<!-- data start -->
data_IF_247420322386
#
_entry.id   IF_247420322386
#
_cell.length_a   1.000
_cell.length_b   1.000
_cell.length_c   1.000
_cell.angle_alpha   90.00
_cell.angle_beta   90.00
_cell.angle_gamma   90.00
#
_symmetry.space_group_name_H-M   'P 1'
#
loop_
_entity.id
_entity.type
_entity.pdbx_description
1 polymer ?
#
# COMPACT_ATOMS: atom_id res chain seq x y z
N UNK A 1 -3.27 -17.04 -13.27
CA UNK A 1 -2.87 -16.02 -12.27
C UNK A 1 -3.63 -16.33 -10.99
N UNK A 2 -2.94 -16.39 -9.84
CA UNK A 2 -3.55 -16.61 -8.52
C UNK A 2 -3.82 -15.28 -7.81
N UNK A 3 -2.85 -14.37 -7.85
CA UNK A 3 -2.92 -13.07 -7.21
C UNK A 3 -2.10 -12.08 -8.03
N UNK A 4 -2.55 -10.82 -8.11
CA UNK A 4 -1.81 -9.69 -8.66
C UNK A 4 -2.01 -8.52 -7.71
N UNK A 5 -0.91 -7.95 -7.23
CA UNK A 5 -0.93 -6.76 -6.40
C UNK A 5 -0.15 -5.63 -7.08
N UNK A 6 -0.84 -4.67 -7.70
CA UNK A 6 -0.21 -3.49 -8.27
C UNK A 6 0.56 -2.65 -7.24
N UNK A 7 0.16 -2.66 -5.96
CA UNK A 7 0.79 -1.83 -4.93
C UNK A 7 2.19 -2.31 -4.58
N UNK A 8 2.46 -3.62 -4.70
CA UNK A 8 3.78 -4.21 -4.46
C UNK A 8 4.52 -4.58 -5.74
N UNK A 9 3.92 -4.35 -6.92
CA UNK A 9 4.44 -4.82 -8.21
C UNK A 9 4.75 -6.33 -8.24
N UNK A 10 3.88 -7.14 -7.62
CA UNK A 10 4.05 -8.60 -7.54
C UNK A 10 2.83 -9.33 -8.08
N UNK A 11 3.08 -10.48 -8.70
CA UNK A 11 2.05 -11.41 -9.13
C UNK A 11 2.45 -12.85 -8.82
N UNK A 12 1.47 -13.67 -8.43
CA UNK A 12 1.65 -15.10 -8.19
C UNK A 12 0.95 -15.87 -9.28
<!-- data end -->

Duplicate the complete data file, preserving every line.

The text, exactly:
data_IF_247420322386
#
_entry.id   IF_247420322386
#
_cell.length_a   1.000
_cell.length_b   1.000
_cell.length_c   1.000
_cell.angle_alpha   90.00
_cell.angle_beta   90.00
_cell.angle_gamma   90.00
#
_symmetry.space_group_name_H-M   'P 1'
#
loop_
_entity.id
_entity.type
_entity.pdbx_description
1 polymer ?
#
# COMPACT_ATOMS: atom_id res chain seq x y z
N UNK A 1 -3.27 -17.04 -13.27
CA UNK A 1 -2.87 -16.02 -12.27
C UNK A 1 -3.63 -16.33 -10.99
N UNK A 2 -2.94 -16.39 -9.84
CA UNK A 2 -3.55 -16.61 -8.52
C UNK A 2 -3.82 -15.28 -7.81
N UNK A 3 -2.85 -14.37 -7.85
CA UNK A 3 -2.92 -13.07 -7.21
C UNK A 3 -2.10 -12.08 -8.03
N UNK A 4 -2.55 -10.82 -8.11
CA UNK A 4 -1.81 -9.69 -8.66
C UNK A 4 -2.01 -8.52 -7.71
N UNK A 5 -0.91 -7.95 -7.23
CA UNK A 5 -0.93 -6.76 -6.40
C UNK A 5 -0.15 -5.63 -7.08
N UNK A 6 -0.84 -4.67 -7.70
CA UNK A 6 -0.21 -3.49 -8.27
C UNK A 6 0.56 -2.65 -7.24
N UNK A 7 0.16 -2.66 -5.96
CA UNK A 7 0.79 -1.83 -4.93
C UNK A 7 2.19 -2.31 -4.58
N UNK A 8 2.46 -3.62 -4.70
CA UNK A 8 3.78 -4.21 -4.46
C UNK A 8 4.52 -4.58 -5.74
N UNK A 9 3.92 -4.35 -6.92
CA UNK A 9 4.44 -4.82 -8.21
C UNK A 9 4.75 -6.33 -8.24
N UNK A 10 3.88 -7.14 -7.62
CA UNK A 10 4.05 -8.60 -7.54
C UNK A 10 2.83 -9.33 -8.08
N UNK A 11 3.08 -10.48 -8.70
CA UNK A 11 2.05 -11.41 -9.13
C UNK A 11 2.45 -12.85 -8.82
N UNK A 12 1.47 -13.67 -8.43
CA UNK A 12 1.65 -15.10 -8.19
C UNK A 12 0.95 -15.87 -9.28